If for no better reason than the contempt he saw in Finch's face, Monahan felt an instinctive liking for the farmer. It rubbed him against the grain when Finch said, "All right, Wheeler, move along."
Firmly Monahan said, "This is my camp. I'll say who goes." He told Wheeler, "Sorry to've bothered you. We been expecting a little trouble. You-all light and rest yourselves. Paco's got chuck about ready."
Wheeler's eyes lighted, and he forced down a smile as Finch sharply turned away. He stepped down from his old high-horned saddle and stamped his heavy boots, trying to restore the circulation in his cold feet. "Thank you, friend. We got food in the saddlebags. We didn't expect to run into anybody."
"Hot meal's a sight better," Monahan replied. He moved toward the girl, hands outstretched, and lifted her down from the saddle. For just a second their eyes met. She gave him a quick smile, then shyly looked away. By her blue eyes, he took her to be Wheeler's daughter. Wheeler confirmed it.
"My name's Noah Wheeler. This is my daughter, Trudy."
Wheeler's giant hand was rough as dried leather and crushing-strong. He had spent his life at hard work.
Monahan bowed toward the girl in the old cowboy manner. She took off her big hat. He saw a fine-featured face, almost a pretty face, and honey-colored hair done up in long braids tied at the back of her neck. Again there was that shy smile. Country girl, right enough.
By way of conversation, Monahan said, "If I'd known we were fixing to have such company, I'd've cleaned up a little. I imagine I look like a prairie dog."
The girl made no reply, only smiled again. Wheeler said, "A working man ought never to apologize for his looks." He eyed the camp curiously. "We been hunting a few head of our stock. We try to keep them at home, but there's always some of these long-legged Texas cattle coming in and leading them off."
He studied the stacks of cedar posts that had been brought in by wagon. He bent over the red spools of barbed wire. He stooped stiffly and picked up a short curl of wire that had been snipped from a spool. He fingered it as if afraid it might bite.
"Bobwire," he said wonderingly. "Heard a right smart about it, but this is the first I ever seen." He touched a thumb to one of the barbs. "Sharp. These things could really rip up an animal."
"They learn in a hurry," Monahan told him. "You can't hardly get one to hit it a second time."
Wheeler smiled indulgently. "You look like a man who'd know horses. Pretty intelligent, a horse is. But about a few things he hasn't got the sense of a jackrabbit. If there's anything in ten miles that'll hurt him, he'll find it. Especially if he's the best horse you got."
He shook his head and dropped the wire. "The stuffs all right, I guess . . . just hate to think what it'd do to a horse."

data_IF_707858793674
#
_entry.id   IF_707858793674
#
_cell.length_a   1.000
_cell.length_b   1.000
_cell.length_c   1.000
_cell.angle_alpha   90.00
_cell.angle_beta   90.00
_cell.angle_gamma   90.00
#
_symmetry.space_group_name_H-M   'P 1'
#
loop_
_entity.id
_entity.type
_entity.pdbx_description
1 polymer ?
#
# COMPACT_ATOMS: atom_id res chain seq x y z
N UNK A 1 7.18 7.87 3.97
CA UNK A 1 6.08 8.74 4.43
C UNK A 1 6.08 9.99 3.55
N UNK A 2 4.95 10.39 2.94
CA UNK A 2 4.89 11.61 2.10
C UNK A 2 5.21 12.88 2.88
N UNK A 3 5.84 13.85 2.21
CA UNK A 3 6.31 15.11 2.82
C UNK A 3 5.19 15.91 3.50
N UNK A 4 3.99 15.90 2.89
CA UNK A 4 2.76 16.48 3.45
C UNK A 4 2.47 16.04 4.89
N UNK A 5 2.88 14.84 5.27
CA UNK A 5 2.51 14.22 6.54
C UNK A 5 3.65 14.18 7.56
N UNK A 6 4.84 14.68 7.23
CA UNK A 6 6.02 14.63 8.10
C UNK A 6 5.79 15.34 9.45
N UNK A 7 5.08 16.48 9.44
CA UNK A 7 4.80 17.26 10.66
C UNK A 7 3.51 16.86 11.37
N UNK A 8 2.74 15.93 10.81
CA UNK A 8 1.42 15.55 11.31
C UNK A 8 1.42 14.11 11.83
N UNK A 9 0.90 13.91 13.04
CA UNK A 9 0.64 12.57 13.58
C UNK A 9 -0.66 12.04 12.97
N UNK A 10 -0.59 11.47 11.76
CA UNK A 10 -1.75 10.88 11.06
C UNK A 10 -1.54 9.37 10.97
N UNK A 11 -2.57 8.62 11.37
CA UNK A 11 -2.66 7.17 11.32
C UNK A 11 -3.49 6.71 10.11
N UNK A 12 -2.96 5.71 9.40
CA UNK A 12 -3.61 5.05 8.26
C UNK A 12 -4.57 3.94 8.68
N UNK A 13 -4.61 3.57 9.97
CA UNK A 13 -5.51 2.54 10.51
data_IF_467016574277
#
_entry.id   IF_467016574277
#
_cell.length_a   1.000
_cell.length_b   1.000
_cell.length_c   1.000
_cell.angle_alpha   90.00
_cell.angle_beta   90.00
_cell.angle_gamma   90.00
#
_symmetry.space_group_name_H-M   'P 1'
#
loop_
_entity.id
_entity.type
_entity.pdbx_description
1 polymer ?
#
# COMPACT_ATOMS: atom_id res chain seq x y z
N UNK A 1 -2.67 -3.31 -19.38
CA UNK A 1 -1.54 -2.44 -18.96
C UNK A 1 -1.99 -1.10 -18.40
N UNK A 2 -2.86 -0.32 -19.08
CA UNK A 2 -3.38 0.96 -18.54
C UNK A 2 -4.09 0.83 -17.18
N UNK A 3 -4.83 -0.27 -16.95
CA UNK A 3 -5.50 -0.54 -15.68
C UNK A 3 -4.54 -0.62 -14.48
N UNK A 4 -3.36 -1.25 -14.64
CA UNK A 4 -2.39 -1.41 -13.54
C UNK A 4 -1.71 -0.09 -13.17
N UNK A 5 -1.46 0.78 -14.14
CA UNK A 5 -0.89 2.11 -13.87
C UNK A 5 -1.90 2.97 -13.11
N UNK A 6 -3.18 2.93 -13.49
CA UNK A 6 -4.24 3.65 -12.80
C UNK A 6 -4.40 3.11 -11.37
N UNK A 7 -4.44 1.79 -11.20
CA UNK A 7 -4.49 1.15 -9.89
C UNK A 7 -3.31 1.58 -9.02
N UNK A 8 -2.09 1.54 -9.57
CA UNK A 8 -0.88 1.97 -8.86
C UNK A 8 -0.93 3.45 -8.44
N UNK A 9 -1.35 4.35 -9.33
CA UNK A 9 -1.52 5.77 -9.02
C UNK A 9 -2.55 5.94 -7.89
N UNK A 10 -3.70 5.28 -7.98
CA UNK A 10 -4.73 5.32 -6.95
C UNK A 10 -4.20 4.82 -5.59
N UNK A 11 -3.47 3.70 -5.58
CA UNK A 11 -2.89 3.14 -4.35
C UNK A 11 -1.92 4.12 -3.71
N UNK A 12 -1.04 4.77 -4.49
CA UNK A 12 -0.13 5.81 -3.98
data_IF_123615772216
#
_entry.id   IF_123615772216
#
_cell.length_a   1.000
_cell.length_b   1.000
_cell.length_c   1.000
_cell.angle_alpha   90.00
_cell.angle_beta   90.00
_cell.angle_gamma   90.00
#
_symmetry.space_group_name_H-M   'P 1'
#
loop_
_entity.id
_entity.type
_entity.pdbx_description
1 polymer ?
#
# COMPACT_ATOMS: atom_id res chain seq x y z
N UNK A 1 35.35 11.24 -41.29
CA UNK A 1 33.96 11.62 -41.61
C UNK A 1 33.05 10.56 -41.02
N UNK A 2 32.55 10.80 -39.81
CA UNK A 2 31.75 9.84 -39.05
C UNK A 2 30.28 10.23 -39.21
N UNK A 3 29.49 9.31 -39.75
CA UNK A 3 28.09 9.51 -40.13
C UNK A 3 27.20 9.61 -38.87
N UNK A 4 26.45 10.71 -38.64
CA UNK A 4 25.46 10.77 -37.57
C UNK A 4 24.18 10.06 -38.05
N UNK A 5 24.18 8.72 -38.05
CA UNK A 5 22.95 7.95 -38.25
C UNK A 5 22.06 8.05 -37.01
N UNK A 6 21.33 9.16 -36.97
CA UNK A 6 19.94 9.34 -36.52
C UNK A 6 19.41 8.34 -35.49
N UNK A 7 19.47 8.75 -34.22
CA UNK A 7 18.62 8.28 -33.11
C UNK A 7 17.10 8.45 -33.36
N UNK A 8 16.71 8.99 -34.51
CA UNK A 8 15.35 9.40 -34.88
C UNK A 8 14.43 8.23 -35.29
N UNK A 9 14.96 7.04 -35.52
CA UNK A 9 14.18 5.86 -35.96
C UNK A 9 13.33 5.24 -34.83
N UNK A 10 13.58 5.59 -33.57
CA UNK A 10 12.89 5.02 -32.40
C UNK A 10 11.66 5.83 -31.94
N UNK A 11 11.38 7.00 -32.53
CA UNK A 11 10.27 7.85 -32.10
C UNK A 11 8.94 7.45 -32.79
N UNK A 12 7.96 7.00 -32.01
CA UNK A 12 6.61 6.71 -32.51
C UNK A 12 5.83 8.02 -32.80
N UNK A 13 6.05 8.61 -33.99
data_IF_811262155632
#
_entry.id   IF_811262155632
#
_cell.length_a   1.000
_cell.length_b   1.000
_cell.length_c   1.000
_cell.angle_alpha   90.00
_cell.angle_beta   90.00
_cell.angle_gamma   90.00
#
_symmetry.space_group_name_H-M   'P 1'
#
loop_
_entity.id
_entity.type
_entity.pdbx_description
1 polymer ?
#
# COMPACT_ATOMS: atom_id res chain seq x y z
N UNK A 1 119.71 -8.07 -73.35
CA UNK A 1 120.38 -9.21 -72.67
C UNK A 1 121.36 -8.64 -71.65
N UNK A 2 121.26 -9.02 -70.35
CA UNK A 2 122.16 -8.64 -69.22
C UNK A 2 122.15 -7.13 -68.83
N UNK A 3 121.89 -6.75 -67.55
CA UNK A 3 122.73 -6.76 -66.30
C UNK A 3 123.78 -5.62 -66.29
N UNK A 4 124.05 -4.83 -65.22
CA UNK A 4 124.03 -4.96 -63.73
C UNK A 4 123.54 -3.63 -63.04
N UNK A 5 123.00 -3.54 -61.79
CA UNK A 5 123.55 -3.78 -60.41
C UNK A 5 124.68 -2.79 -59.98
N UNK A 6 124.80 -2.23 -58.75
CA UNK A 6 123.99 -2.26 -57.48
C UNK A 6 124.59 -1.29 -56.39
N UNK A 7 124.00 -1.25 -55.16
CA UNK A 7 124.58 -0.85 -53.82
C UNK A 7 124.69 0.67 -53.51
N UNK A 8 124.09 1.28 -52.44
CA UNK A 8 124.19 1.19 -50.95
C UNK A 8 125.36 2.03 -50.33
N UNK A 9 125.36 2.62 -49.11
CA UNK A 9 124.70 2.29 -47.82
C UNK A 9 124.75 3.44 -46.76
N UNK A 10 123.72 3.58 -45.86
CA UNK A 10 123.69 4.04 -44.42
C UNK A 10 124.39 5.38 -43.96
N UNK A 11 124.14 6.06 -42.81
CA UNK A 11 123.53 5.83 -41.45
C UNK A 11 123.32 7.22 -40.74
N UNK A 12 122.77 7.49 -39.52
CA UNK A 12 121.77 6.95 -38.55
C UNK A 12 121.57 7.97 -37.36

Monahan washed his face and hands in a basin of cold water. He dug coffee cups out of the chuckbox and poured them full. He handed one to the girl and felt pleasure at her half-concealed smile. She hadn't yet said a word.
He watched for and caught the pleasant surprise in the girl's blue eyes as she first tasted the coffee. Paco Sanchez had the Mexican way of boiling sugar right in with the coffee. It was sweeter that way than if you just spooned sugar into the cup and stirred it.
Monahan handed a second cup to Wheeler and poured one for himself. "Most people think that way about barbed wire, the first time they see it. I did, too. But it isn't like that. I'll admit, it might cut a few at first, but you'd be surprised how fast they learn. They're using a lot of it down in South Texas. It's the answer for the stock men, Mr. Wheeler. Especially a fellow like you, farming and running cattle both. Country's too dry to grow hedges, and it'd bust the back end out of a bank to build a wood fence around a big pasture. But barbed wire is cheap. Most anybody can afford it. A couple of the farmers over on Oak Creek are interested. Soon's I finish this job, I'm going to do a little fencing there."
Wheeler shrugged, deep in thought. "Maybe you're right, but lots of people don't like bobwire. I've heard some bad things."
Monahan frowned into his coffee. "They just don't know. Anything new like this, it takes time."
Paco Sanchez walked up with pothook in hand. He lifted the coal-covered lid off the biscuits and set it down with a clatter, leaning it against the edge of the Dutch oven. In another oven, hanging on a hook suspended from the crossbar over the fire, steaks sizzled in deep grease. Paco poked at them with a long fork. Satisfied, he took the pothook and hoisted them away from the heat.
" 'Stá listo, Doug."